CT-P10 Shows Long-Term Similarity to EU and US Reference Rituximab in RA

New research, published in BioDrugs, underscores the long-term efficacy and safety of treating rheumatoid arthritis (RA) with biosimilar rituximab, CT-P10.
Kelly Davio
February 07, 2019
Celltrion and Teva’s rituximab biosimilar, CT-P10, was recently approved in the United States under the brand name Truxima. Because of issues related to intellectual property, the drug received approval only in oncology indications. However, the biosimilar, like its reference, is approved in other regulatory territories for the treatment of inflammatory diseases, including rheumatoid arthritis (RA); B cells play a significant role in the pathogenesis of RA, and rituximab depletes CD20-expressing B cells. New research, published in BioDrugs, underscores the long-term efficacy and safety of treating RA with CT-P10.

The randomized, double-blind, active-controlled, parallel-group phase 3 study was conducted in 372 adult patients with RA at 76 centers as a continuation of a 24-week phase 3 study of the biosimilar compared with its EU and US reference products. Results of the initial study have been reported elsewhere. The current paper reports results up to week 48.

The patients were randomized to receive CT-P10 (n = 161), the US reference (n = 151), or the EU reference (n = 60).

Mean decreases from baseline in disease activity score in a count of 28 joints with erythrocyte sedimentation rate (DAS28-ESR) were similar among groups up to week 48; mean decreases were −2.9 (± 1.3) in the CT-P10 group and −2.8 (± 1.4) in the combined reference groups.

Improvements in disease activity as mean decreases from baseline in DAS28 measured with C-reactive protein (DAS28-CRP) were also similar. At week 48, the mean decreases in DAS28-CRP from baseline were −2.7 (± 1.2) in the CT-P10 group and −2.6 (± 1.3) in the combined reference groups.

Similar proportions of patients achieved clinical response according to American College of Rheumatology (ACR) criteria for 20%, 50%, and 70% improvement. At week 48, ACR20, ACR50, and ACR70 response rates were 80.6%, 55.4%, and 31.7%, respectively, in the CT-P10 group and 79.8%, 53.9%, and 33.7% in the combined reference group.

As measured by European League Against Rheumatism (EULAR) criteria, at week 48, the proportions of patients with good or moderate EULAR responses were 82.6% and 89.9%, respectively, in the CT-P10 group versus 83.8% and 87.0% in the combined reference group.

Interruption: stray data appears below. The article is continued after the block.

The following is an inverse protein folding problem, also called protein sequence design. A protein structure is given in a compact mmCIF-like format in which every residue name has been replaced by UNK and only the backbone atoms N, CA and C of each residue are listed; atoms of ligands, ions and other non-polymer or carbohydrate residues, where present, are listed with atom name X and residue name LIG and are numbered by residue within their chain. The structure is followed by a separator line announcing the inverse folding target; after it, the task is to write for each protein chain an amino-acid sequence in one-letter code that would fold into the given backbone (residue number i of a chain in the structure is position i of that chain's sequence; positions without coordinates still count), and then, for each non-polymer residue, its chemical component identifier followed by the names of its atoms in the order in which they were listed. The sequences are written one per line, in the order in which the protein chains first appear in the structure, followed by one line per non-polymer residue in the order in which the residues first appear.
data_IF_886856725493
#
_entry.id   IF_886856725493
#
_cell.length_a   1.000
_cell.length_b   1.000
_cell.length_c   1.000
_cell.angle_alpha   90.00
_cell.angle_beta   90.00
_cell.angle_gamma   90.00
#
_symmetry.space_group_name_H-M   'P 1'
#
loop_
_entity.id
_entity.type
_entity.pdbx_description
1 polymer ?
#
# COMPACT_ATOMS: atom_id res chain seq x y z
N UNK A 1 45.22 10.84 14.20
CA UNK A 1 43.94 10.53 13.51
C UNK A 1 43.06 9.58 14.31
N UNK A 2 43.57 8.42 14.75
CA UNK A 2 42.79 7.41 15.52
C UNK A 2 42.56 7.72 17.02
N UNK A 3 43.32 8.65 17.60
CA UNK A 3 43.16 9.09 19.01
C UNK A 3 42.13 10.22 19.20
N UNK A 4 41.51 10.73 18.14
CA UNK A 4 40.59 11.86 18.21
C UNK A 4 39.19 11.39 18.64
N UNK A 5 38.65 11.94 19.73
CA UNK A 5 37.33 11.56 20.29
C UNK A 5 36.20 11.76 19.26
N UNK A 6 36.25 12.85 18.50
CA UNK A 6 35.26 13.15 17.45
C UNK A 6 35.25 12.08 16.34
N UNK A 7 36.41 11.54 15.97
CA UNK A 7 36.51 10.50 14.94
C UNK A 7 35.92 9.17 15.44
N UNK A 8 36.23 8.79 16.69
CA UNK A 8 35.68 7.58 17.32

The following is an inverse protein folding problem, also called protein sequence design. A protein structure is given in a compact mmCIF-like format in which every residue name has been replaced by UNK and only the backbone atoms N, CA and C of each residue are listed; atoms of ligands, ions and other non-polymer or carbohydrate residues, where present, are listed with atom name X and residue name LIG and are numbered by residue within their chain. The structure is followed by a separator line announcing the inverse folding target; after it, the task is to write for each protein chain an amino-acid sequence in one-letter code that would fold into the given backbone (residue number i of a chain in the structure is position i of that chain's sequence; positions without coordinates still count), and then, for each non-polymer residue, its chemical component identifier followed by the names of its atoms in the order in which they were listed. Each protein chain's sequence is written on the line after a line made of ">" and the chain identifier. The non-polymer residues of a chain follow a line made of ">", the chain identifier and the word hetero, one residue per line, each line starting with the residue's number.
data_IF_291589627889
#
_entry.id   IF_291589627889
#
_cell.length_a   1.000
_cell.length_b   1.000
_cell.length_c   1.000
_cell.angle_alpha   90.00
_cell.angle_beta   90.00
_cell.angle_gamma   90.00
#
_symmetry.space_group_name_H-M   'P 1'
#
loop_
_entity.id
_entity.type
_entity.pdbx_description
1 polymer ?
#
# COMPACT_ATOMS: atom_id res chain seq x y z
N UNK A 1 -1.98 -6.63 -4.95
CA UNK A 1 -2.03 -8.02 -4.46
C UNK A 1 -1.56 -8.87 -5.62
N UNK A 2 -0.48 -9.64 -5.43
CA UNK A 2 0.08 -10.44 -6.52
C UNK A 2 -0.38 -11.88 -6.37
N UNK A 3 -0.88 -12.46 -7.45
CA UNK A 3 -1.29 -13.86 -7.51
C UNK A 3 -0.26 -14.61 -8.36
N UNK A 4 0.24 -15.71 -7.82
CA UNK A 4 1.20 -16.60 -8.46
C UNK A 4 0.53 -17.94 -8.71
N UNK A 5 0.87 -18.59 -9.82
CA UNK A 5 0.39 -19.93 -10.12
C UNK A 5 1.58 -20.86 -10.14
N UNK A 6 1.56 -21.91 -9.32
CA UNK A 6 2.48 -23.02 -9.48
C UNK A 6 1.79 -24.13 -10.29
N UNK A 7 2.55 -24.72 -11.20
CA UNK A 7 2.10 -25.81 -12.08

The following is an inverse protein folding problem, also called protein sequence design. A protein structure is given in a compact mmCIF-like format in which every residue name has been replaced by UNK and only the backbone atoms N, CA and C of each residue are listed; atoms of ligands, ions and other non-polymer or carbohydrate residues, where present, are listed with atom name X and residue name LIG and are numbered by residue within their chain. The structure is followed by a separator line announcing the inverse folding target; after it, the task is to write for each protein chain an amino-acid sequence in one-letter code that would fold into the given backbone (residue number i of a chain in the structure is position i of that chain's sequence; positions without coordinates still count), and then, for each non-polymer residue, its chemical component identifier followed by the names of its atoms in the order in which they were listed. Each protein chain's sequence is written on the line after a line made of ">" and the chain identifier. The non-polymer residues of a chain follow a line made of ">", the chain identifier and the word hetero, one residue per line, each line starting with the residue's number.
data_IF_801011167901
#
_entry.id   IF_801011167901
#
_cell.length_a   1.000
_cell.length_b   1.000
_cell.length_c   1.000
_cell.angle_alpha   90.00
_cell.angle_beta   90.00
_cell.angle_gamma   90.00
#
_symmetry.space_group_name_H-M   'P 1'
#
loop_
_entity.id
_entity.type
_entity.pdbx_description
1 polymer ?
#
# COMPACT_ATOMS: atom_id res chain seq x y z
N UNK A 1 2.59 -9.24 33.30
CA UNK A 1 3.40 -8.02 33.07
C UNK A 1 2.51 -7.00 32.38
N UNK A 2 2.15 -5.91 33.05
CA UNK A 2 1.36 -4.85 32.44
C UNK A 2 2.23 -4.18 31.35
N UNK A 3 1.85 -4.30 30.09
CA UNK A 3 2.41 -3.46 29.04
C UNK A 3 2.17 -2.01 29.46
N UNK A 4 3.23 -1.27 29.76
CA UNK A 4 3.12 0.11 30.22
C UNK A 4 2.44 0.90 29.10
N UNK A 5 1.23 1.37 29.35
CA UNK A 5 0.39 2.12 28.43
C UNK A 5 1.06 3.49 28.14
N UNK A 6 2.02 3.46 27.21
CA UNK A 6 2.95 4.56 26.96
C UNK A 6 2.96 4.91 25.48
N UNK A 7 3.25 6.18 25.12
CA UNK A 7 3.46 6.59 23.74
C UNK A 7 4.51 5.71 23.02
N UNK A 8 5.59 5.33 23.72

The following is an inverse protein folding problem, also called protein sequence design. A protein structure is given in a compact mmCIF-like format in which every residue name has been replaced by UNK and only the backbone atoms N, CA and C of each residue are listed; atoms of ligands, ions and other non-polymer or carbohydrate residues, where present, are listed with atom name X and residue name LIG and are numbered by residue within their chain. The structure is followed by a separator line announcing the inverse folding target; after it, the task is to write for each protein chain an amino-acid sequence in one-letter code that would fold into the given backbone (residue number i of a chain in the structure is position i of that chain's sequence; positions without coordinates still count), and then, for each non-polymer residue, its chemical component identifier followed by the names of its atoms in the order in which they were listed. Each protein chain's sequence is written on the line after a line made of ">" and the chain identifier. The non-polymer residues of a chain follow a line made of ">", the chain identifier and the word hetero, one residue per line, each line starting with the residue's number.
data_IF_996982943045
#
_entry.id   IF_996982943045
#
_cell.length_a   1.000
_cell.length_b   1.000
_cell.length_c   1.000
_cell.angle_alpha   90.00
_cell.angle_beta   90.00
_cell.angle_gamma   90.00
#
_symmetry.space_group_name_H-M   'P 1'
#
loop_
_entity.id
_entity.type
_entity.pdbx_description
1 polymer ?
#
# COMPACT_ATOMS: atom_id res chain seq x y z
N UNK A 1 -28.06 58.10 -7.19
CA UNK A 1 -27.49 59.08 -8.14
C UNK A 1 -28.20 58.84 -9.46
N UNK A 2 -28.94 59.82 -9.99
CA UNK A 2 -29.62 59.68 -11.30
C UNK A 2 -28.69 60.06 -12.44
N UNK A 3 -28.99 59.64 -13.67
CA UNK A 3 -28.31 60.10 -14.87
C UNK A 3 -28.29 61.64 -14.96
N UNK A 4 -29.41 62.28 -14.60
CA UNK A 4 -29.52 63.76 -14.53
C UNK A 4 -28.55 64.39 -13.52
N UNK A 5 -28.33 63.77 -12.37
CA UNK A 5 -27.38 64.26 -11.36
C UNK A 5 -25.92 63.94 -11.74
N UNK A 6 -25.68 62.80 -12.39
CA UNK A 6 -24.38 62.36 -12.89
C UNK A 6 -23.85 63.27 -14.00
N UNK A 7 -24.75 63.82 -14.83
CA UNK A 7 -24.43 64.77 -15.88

Low disease activity was achieved by 17.3% of patients in the CT-P10 group and by 11.4% of patients in the combined reference groups at week 48. Similarly, by week 48, 17.3% of patients in the CT-P10 group and 22.8% of patients in the combined reference group achieved remission.

In terms of patient-reported outcomes, the mean health assessment questionnaire disability index score decreased from baseline to week 48 in all groups, and scores were comparable for physical, mental, and other components among groups.

In terms of radiographic progression, at week 48, the mean increase in baseline Van der Heijde modified total sharp score was 1.8 (± 8.9) in the CT-P10 group and 1.2 (± 3.0) in the combined reference group.

A total of 10 patients in the CT-P10 group (52.5%), 4 patients in the US reference group (30.8%), and 3 patients in the EU reference group (42.9%) tested positive for antidrug antibodies (ADAs) at 1 or more time points up to week 48. Three patients (15.8%), 2 patients (15.4%), and 0 patients (0.0%), respectively, tested positive for ADAs at week 48, and neutralizing antibodies were detected in 2 patients, 1 in the CT-P10 group and 1 in the US reference group.

In total, 70.2% of all patients reported an adverse event (AE) by week 48, and AEs occurred in a similar proportion among groups. Most AEs were grade 1 or 2, and the most common was upper respiratory infection, followed by infusion-related reactions. A total of 34 serious AEs were reported. Similar proportions of patients in each group experienced AEs leading to discontinuation. At week 48, no cases of progressive multifocal leukoencephalopathy or hepatitis B reactivation had been reported. Four malignancies, all in the reference groups, were reported.

The authors concluded that this study demonstrated the long-term similarity of CT-P10 and its EU and US references and further supports the approval of the biosimilar to treat RA and related diseases.

Reference
Suh CH, Yoo DH, Kasay AB, et al. Long-term efficacy and safety of biosimilar CT-P10 versus innovator rituximab in rheumatoid arthritis: 48-week results from a randomized phase 3 trial [published online February 5, 2019]. BioDrugs. doi: 10.1007/s40259-018-00331-4.

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